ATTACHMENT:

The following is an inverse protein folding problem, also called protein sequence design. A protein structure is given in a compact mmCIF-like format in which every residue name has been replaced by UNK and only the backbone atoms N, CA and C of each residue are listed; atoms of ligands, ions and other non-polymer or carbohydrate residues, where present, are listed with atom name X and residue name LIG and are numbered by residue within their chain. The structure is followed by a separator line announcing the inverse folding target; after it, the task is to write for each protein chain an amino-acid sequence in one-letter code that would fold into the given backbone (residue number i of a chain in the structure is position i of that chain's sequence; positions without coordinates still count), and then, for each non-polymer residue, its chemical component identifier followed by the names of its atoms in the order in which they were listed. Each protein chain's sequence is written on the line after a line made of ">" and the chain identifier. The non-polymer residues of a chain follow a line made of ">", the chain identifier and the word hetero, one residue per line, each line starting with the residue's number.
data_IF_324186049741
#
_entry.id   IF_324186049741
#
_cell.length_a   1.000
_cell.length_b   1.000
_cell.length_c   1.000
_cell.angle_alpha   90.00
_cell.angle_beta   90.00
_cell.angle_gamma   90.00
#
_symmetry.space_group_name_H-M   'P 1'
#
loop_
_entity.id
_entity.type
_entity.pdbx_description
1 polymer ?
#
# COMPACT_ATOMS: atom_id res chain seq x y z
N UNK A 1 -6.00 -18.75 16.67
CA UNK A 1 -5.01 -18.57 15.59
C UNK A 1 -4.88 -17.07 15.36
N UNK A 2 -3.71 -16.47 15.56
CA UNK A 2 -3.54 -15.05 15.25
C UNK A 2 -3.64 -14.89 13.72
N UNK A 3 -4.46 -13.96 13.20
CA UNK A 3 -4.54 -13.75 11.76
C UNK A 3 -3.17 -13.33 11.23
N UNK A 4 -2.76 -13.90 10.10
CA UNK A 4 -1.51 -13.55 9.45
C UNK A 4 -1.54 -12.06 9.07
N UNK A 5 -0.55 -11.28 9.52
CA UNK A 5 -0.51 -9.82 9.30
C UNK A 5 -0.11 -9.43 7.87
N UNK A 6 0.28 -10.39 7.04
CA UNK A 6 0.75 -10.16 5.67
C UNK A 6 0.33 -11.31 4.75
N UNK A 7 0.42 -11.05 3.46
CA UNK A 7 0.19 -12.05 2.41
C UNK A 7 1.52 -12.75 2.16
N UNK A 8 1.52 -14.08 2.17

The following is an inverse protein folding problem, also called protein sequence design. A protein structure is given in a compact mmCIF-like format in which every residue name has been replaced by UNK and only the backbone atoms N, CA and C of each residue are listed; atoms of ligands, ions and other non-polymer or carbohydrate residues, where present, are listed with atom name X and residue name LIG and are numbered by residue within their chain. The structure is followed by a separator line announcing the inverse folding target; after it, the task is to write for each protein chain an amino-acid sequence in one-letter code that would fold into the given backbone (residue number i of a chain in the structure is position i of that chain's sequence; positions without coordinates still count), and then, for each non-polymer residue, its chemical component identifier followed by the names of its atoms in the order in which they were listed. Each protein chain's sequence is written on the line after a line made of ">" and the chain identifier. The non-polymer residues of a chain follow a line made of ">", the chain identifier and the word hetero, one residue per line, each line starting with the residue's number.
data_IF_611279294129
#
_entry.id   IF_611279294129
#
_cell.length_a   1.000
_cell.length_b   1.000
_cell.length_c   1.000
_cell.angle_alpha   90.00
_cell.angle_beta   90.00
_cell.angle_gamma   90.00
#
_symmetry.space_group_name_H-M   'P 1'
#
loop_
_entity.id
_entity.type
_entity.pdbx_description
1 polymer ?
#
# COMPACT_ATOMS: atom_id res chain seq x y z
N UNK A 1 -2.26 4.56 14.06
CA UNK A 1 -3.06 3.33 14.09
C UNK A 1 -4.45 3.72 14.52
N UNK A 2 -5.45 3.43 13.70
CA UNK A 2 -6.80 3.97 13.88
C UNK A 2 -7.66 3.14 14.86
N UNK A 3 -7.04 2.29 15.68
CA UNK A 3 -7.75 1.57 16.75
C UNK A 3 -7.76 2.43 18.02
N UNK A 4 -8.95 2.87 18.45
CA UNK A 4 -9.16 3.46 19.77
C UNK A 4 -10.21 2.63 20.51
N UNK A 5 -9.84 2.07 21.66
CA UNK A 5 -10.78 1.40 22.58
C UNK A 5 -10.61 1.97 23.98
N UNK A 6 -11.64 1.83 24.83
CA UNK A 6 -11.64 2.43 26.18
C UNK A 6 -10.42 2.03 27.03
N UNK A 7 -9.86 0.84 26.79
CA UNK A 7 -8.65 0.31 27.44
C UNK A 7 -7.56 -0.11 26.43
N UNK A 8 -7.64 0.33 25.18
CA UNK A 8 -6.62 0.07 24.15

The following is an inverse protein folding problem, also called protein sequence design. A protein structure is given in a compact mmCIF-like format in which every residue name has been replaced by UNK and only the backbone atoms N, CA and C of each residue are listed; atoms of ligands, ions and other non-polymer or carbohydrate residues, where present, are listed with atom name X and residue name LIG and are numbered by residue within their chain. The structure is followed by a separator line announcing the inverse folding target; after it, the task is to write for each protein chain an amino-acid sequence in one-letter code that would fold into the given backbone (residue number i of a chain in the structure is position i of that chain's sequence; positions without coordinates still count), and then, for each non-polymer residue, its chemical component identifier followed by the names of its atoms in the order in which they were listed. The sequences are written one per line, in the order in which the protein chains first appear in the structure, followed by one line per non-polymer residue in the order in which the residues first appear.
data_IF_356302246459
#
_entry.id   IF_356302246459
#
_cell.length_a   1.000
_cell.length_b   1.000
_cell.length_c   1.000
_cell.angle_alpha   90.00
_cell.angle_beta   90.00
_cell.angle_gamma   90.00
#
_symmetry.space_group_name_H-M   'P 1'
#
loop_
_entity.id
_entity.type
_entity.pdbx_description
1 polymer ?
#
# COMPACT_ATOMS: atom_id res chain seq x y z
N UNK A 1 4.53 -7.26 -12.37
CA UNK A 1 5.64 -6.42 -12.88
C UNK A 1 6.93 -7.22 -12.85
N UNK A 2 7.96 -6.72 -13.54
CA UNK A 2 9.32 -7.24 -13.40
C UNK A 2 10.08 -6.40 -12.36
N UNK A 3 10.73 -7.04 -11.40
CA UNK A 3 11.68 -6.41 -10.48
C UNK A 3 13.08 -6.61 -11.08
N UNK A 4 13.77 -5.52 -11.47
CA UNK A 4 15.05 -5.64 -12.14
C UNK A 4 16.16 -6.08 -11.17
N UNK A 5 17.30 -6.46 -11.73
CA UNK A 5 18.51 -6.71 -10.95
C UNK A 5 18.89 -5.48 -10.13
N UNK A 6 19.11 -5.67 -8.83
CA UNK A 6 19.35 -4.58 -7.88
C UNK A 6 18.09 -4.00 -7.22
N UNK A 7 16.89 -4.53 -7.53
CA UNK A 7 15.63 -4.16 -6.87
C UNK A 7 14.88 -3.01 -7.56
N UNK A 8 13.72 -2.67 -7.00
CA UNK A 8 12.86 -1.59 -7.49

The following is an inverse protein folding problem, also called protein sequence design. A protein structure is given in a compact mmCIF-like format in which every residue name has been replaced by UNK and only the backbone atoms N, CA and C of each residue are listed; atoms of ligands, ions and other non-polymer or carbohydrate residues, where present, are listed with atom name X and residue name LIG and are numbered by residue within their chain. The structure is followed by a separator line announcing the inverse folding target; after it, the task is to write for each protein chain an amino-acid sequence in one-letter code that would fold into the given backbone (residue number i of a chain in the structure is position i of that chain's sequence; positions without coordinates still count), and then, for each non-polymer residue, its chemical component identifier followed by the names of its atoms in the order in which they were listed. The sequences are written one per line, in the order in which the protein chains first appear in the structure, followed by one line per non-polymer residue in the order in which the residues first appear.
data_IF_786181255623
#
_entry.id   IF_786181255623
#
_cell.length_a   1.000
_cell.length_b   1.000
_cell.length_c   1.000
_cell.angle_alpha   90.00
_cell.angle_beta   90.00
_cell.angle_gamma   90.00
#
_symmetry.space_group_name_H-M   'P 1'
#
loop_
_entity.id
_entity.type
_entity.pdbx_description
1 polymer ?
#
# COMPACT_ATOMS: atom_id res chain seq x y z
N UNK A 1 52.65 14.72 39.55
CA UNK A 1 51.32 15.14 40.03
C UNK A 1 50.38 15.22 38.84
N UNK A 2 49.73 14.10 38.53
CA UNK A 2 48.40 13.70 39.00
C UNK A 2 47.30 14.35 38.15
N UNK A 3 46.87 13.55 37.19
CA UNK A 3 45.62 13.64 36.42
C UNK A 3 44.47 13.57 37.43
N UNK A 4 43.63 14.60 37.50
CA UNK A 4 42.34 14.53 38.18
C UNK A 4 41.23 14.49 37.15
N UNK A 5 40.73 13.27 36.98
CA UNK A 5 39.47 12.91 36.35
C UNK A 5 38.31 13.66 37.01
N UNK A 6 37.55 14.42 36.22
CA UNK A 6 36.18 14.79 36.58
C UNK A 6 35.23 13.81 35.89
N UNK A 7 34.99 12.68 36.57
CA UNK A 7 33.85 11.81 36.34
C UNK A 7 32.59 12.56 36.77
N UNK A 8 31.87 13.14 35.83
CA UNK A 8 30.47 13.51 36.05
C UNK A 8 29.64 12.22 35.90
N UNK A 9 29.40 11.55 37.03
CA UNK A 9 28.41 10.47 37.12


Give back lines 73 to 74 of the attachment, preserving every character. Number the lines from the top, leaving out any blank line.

C UNK A 3 -7.76 2.43 18.02
N UNK A 4 -8.95 2.87 18.45